The 57th Venice Biennale, the world's oldest international exhibition of contemporary visual art, opens Saturday May 13 under the theme Viva arte viva, or "Long Live Living Art." Founded in 1895, this prestigious art show-of-shows is expected to attract over 100,000 visitors before it closes Nov. 26. On offer this year are the works of 120 artists from 51 nations. Many are quite young, and 103 of them have never before participated in a Biennale.
In addition, 86 countries, which include the newcomer nations Antigua and Barbuda, tiny Kiribati and Nigeria, have pavilions showing the work of their own artists. These national pavilions include, representing Italy, three artists Andreotta Calò, Cuoghi and Husny-Bey in what is described by the authoritative critic Achille Bonito Oliva as a "convivial aesthetic dialogue" and "an exclamation of joy and the affirmation of art as the biological breath of all mankind." Curator of the Italian pavilion is Cecilia Alemani, who says her intention is less to give a systematic vision of today's Italian art world, but "more about offering a different kind of experimental platform for artists–a space for taking risks and trying new approaches."
In the U.S. pavilion is the noted Mark Bradford of Los Angeles, whose work is described as embodying content via abstraction. To this end he utilizes mundane materials such as pickings from LA streets, from Home Depot and from hair salons. A special concern: marginalized people. His work–says his website–reflects "his longtime commitment to the inherently social nature of the material world we all inhabit... Bradford renews the traditions of abstract and materialist painting, demonstrating that freedom from socially presecribed representation is profoundly meaningful in the hands of a black artist. See >>>
For Paolo Baratta, Biennale president since 2008, "The Biennale is a great institution. It operates in multiple areas, partly for historical reasons, beginning with a theater festival back in 1895, to which were added what were then the 'new visual arts.'" To the Venetian calendar the world's first cinema festival was added in 1932. Later architecture was given its own pavilion within the Biennale, beginning with the exhibition Strada Novissima by architect Paolo Portoghesi. Today the Biennale still includes architecture and cinema as well as visual art, but also a Dance Festival that opens June 23; Theater Festival, July 25; and Biennale Music Festival, Oct. 29. "Multidisciplinarity remains the strong point of the Biennale," says Baratta. "And, beyond the greater of lesser influx of people and glamour, all the activities we produce here are of equal importance for us."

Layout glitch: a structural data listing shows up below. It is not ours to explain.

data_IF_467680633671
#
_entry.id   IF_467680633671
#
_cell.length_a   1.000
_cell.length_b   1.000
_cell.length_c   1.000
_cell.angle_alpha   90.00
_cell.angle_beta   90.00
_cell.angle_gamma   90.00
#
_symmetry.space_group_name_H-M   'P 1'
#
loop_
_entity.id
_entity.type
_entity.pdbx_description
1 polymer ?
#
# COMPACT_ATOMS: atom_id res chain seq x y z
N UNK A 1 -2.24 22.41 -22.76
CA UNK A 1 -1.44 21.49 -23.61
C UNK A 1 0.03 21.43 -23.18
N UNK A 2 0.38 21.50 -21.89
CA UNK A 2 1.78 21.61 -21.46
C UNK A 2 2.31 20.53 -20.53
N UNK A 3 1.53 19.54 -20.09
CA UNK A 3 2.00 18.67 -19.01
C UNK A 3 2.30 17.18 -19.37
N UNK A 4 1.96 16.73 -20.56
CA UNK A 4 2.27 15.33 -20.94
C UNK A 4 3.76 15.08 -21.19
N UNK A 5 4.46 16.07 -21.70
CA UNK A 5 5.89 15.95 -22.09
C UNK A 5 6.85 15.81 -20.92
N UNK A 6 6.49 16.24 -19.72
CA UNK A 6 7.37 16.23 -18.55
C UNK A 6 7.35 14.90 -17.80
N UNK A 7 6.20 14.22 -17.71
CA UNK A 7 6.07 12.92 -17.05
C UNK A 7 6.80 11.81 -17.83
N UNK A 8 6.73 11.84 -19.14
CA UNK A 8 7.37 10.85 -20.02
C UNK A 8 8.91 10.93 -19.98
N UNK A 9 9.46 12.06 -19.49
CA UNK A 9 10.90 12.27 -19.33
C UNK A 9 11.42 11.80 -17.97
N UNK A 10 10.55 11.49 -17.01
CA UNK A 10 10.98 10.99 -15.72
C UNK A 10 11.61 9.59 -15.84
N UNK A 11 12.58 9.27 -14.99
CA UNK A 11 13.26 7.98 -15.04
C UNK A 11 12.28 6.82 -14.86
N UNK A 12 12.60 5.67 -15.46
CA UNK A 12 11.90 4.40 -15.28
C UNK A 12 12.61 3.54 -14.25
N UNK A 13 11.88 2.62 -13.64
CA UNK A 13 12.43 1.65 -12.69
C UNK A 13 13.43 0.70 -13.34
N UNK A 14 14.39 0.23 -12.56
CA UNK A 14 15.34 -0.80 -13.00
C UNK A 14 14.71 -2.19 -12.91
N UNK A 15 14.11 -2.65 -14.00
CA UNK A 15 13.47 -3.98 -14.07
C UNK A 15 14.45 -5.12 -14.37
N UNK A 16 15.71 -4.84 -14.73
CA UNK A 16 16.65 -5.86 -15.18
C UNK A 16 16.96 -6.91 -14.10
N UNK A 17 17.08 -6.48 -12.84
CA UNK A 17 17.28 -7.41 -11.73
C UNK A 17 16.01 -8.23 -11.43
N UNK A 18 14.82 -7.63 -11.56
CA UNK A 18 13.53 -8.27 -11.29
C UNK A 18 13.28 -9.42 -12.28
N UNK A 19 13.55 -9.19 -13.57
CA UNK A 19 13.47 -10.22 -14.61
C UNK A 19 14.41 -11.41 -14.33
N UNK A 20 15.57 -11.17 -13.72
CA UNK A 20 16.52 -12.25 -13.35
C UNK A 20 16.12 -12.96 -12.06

Exhibition centerpiece is the vast Central Pavilion of the Gardens, whose curator is Christine Macel, chief curator of the Centre Pompidou in Paris. She is not a newcomer; in the past she curated both the French and Belgian pavilions. In selecting the artists to participate this year, Macel focused on the concept of otium, which she interprets not as not laziness, but "that moment of not working–of being available, of laborious inertia, of the work of the spirit, of tranquility, of the kind of inaction that gives birth to a work of art."
At a time of great world tension, she explains, "Today's art is a testimonial to the most previous part of humanity–[the need for] a perfect place for reflection and freedom, and an alternative to individualism and indifference." Photographs reflecting this otium theme, chosen by curator Macel, are by Croatian artist Mladen Stilinovic, who died almost one year ago. From his 1978 series called Artist at Work, several show the artist sound asleep on a cot.
While curator Macel has searched far and wide for brilliant newcomers to the world art scene, the works of a few world art stars are also on view. From the United Kingdom comes sculptor Phyllida Barlow, 73, whose huge stone shards jutting out from a wall at the six-room British Pavilion, and her outsized weird grey boulders and columns are actually frightening. She has called her exhibition Folly.
Among the most famous is Olafur Eliasson, 50, born in Copenhagen to parents from Iceland, and with studios in both Copenhagen and Berlin. For the Biennale, Eliasson is putting 40 refugees now living in Italy to work in an "artistic workshop," as he calls it, making lamps of Eliasson's design. In the end the lamps will be sold to help finance his project, which he has named Green Light. "It's a 'green light' in the sense of a traffic signal saying 'Go,' come forward, you are welcome," he said in an interview in Denmark with Italian journalist Antonella Barina. The goal is to "contribute to the insertion of a group of refugees into society."
Not all the exhibitions are official. As a veteran of previous Biennali, this reporter can confirm what a thrill it is to be there and to see some of the side shows–to see the very first Vatican pavilion (none this year, however), the exhibition by Yoko Ono (which ended with morning coffee with her), and, best of all, the incredible and deeply moving installations by contemporary artist Ai Weiwei, which were half-size models of his imprisonment in China.